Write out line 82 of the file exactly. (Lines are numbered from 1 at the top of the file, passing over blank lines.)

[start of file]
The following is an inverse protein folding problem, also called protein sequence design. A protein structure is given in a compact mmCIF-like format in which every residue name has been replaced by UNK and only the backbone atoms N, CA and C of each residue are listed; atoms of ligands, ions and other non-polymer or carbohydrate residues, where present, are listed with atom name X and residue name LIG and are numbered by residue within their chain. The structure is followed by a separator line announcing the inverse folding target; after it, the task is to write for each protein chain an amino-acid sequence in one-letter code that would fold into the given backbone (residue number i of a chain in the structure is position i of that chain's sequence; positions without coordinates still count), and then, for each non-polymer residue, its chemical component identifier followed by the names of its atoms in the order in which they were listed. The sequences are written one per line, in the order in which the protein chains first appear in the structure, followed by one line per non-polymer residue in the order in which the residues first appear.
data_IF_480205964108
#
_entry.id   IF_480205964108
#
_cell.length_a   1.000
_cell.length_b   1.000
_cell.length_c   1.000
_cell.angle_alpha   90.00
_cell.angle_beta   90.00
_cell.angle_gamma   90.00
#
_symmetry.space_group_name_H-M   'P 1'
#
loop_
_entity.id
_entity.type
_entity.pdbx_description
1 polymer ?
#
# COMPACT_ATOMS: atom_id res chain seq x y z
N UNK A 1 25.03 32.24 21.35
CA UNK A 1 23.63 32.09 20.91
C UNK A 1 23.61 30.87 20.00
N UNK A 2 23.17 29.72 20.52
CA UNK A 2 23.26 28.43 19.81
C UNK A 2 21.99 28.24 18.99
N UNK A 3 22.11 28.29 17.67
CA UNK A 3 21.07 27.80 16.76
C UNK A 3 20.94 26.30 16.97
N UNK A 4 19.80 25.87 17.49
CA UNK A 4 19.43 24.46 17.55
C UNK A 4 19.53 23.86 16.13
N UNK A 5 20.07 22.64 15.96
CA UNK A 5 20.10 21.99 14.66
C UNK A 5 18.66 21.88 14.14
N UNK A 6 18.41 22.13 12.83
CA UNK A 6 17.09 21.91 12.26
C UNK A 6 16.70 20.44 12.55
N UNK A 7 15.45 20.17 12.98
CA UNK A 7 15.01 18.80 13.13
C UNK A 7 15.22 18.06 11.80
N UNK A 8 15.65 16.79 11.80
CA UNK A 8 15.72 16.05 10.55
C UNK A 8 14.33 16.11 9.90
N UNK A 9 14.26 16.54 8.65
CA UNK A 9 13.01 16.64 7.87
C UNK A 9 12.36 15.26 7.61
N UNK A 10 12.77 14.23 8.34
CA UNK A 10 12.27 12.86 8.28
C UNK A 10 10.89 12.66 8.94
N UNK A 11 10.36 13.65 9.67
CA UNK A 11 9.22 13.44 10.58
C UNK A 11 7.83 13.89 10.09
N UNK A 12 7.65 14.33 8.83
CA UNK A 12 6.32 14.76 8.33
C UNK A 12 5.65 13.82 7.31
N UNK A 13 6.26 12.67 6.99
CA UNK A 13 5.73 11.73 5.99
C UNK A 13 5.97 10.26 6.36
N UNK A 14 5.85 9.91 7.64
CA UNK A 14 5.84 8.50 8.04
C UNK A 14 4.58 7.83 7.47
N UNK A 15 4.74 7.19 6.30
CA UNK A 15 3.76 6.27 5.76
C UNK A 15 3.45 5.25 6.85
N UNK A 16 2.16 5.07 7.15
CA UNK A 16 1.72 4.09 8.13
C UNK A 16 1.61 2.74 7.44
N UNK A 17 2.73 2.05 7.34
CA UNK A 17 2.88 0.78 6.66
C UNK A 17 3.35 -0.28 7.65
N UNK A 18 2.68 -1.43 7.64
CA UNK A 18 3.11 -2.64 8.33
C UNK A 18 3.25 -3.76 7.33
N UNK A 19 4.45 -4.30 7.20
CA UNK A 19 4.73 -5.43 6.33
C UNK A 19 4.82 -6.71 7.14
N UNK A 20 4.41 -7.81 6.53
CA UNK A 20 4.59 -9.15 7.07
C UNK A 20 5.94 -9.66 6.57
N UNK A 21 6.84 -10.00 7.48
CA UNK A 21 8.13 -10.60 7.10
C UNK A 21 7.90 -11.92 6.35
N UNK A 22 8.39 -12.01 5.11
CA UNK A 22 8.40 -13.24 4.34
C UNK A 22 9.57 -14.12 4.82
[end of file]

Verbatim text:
N UNK A 21 6.84 -10.00 7.48